Mr. Vidal, who was born Oct. 3, 1925, in West Point, N.Y., saw American politics as crass entertainment without illusions and so informed a generation whose idealism was challenged by the events of the '60s. Although he didn't participate in the turmoil of Chicago during the 1968 Democratic Convention, Mr. Vidal's observations of the events provided a context for the chaos that ran through the country at that time.
As he aged, Mr. Vidal assumed the stature of a detached yet equally talented writer of the stature of his contemporaries Norman Mailer, John Updike and, to some extent, John Cheever. His essays in the New York Review of Books and The Nation were must-reads for those interested in fiction as well as politics because of their singular and well-informed opinions.
As a book editor, I seldom missed the opportunity to grab the latest Vidal book for review and was seldom disappointed. His memoir "Palimpsest" revealed another history of the literary 1950s and remains an illuminating piece of writing. If such figures are tabulated, the memoir might set a record for the number of names dropped, from such quirky artists as Tennessee Williams, called "Bird" by Mr. Vidal, to Jacqueline Kennedy. The two were briefly related when Mr. Vidal's mother married Mrs. Kennedy's stepfather.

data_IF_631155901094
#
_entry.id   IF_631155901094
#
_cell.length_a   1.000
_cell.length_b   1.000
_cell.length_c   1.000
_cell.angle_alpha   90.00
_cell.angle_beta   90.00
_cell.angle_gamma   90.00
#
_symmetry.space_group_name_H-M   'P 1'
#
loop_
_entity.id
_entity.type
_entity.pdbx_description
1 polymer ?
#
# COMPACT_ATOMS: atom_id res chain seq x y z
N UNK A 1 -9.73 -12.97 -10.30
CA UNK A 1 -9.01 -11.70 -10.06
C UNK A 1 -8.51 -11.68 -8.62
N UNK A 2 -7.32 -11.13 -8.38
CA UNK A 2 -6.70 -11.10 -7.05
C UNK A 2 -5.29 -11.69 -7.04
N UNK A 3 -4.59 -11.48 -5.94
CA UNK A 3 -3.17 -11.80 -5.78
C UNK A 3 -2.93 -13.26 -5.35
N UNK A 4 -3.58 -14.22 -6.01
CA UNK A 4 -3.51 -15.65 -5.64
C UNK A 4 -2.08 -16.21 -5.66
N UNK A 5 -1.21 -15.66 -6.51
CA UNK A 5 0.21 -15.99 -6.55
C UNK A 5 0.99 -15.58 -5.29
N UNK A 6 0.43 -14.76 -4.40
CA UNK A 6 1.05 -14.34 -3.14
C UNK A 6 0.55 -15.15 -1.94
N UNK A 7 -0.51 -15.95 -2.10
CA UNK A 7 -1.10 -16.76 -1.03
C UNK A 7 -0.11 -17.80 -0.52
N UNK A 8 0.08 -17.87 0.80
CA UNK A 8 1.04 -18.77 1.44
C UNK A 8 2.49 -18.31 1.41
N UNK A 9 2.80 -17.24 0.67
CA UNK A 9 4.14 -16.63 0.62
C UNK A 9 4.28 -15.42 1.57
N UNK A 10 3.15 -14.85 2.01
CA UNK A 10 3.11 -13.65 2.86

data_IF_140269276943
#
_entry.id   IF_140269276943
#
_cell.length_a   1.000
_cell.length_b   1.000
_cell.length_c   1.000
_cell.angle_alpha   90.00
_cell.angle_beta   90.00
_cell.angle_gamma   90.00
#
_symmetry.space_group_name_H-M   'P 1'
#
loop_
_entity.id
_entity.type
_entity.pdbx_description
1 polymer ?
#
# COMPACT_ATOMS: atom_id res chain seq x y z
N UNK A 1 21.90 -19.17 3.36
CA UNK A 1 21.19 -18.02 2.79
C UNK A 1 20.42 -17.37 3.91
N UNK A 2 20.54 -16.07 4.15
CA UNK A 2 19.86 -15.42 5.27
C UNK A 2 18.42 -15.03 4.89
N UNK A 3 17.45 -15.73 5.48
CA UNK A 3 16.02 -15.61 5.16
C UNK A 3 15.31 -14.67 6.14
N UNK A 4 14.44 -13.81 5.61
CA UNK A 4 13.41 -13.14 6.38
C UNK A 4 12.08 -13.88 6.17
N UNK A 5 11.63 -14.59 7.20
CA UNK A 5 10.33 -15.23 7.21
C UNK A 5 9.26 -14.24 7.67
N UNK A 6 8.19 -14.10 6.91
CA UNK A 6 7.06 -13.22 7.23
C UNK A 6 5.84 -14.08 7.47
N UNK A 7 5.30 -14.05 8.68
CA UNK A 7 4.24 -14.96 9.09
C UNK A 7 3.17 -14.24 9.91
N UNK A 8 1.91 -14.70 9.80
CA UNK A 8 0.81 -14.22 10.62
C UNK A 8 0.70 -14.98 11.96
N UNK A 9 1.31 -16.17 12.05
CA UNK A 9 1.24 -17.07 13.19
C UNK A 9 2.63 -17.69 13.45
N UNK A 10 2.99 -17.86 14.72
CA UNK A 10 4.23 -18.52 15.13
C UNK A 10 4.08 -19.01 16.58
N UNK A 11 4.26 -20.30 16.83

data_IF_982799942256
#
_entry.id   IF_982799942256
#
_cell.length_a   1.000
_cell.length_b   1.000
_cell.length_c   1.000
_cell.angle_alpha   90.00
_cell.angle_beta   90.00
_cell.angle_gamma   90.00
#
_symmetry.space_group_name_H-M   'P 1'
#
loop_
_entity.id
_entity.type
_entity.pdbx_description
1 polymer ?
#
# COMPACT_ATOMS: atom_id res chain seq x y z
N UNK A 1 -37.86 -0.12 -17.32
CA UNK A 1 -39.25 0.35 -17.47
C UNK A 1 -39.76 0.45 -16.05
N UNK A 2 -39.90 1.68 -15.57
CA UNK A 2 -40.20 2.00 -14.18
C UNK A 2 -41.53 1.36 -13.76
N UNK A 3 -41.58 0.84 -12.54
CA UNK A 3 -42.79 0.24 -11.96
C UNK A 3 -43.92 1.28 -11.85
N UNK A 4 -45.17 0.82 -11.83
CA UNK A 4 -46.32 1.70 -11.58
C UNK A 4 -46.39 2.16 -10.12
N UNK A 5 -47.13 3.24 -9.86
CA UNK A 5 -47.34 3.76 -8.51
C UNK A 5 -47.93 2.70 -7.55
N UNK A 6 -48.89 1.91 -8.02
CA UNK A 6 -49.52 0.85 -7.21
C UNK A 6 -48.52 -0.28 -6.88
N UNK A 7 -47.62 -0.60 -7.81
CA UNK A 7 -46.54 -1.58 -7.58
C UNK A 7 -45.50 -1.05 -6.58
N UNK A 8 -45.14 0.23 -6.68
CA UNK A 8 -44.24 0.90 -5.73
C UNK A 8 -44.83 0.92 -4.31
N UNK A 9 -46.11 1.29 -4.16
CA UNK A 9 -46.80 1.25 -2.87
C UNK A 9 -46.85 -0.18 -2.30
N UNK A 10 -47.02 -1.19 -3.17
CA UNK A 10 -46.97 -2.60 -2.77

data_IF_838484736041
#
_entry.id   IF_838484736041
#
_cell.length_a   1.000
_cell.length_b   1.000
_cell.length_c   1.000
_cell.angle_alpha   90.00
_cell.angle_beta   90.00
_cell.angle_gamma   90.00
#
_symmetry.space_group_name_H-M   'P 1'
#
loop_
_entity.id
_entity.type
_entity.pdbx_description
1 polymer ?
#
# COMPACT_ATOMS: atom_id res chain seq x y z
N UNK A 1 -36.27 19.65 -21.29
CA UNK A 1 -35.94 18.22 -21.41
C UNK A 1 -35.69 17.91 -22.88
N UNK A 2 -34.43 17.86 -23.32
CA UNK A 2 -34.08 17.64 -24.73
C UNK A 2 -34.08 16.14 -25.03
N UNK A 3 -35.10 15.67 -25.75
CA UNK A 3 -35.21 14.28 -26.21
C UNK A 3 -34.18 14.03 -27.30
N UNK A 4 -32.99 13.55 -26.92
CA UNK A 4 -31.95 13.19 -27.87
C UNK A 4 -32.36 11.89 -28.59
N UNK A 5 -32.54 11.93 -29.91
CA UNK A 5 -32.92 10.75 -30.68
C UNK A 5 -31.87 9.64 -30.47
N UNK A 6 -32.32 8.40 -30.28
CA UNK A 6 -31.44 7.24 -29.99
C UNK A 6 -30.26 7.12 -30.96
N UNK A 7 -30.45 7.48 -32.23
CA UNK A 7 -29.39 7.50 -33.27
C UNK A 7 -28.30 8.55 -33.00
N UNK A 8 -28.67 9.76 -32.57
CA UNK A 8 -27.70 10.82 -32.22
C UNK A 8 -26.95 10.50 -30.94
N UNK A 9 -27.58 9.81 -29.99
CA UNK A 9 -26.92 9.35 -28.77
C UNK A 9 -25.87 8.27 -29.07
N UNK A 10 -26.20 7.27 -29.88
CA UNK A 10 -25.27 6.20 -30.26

Mr. Vidal supported John Kennedy's political career and enjoyed access to the White House, but, as he seemed to do to so many people, the writer alienated the Kennedy clan. Eventually, he would describe the Kennedys as cold and manipulative in his 1967 essay, "The Holy Family."